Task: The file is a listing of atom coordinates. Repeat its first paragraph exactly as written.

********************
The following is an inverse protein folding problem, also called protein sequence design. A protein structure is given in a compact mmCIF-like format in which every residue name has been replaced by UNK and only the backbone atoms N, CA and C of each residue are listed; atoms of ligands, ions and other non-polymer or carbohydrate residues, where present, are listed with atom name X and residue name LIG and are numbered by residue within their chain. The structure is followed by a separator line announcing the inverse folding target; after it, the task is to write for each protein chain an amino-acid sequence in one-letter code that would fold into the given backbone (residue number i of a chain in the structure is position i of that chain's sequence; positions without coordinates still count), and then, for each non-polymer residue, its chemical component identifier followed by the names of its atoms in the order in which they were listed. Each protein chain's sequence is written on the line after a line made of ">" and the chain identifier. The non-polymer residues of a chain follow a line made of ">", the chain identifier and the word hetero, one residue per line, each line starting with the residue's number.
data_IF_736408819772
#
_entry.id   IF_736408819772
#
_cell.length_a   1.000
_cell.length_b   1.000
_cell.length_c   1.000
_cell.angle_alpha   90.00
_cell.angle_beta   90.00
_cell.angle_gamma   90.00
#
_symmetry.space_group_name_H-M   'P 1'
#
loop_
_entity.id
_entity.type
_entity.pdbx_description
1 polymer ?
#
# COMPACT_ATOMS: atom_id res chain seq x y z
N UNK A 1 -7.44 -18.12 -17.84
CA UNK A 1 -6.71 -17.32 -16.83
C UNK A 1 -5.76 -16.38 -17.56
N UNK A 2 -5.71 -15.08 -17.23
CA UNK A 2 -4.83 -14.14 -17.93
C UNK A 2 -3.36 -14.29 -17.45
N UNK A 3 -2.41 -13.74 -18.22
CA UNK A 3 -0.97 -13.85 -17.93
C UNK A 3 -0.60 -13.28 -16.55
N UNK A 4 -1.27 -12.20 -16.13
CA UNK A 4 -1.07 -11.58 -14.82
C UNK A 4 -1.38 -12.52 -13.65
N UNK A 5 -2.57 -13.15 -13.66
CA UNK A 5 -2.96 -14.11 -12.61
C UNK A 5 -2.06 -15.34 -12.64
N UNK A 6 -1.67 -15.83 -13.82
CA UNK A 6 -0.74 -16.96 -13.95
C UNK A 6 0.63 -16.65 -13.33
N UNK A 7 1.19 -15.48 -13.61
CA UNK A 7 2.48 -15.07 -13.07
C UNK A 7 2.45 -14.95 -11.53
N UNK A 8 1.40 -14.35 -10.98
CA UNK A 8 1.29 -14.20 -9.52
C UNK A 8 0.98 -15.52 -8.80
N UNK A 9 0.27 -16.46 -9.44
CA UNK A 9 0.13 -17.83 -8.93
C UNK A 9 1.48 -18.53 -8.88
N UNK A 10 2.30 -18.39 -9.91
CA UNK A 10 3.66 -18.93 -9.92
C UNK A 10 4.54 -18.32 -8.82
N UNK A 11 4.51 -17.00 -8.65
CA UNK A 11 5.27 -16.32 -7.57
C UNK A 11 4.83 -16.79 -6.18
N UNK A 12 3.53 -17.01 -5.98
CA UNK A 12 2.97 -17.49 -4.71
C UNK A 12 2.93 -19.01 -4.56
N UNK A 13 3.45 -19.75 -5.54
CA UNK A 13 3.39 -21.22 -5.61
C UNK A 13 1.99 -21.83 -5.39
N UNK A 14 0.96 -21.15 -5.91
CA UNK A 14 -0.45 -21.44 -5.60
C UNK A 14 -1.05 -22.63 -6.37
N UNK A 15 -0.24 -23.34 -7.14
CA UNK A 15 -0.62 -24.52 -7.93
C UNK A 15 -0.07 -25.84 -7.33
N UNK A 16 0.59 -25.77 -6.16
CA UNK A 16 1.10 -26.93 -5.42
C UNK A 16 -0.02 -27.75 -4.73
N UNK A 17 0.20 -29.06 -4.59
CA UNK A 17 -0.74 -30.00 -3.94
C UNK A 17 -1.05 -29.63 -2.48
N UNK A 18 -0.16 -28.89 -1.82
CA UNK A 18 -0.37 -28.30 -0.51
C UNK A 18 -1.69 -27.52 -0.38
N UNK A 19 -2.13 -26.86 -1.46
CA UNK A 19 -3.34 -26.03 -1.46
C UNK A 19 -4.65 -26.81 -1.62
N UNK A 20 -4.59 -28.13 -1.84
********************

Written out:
The following is an inverse protein folding problem, also called protein sequence design. A protein structure is given in a compact mmCIF-like format in which every residue name has been replaced by UNK and only the backbone atoms N, CA and C of each residue are listed; atoms of ligands, ions and other non-polymer or carbohydrate residues, where present, are listed with atom name X and residue name LIG and are numbered by residue within their chain. The structure is followed by a separator line announcing the inverse folding target; after it, the task is to write for each protein chain an amino-acid sequence in one-letter code that would fold into the given backbone (residue number i of a chain in the structure is position i of that chain's sequence; positions without coordinates still count), and then, for each non-polymer residue, its chemical component identifier followed by the names of its atoms in the order in which they were listed. Each protein chain's sequence is written on the line after a line made of ">" and the chain identifier. The non-polymer residues of a chain follow a line made of ">", the chain identifier and the word hetero, one residue per line, each line starting with the residue's number.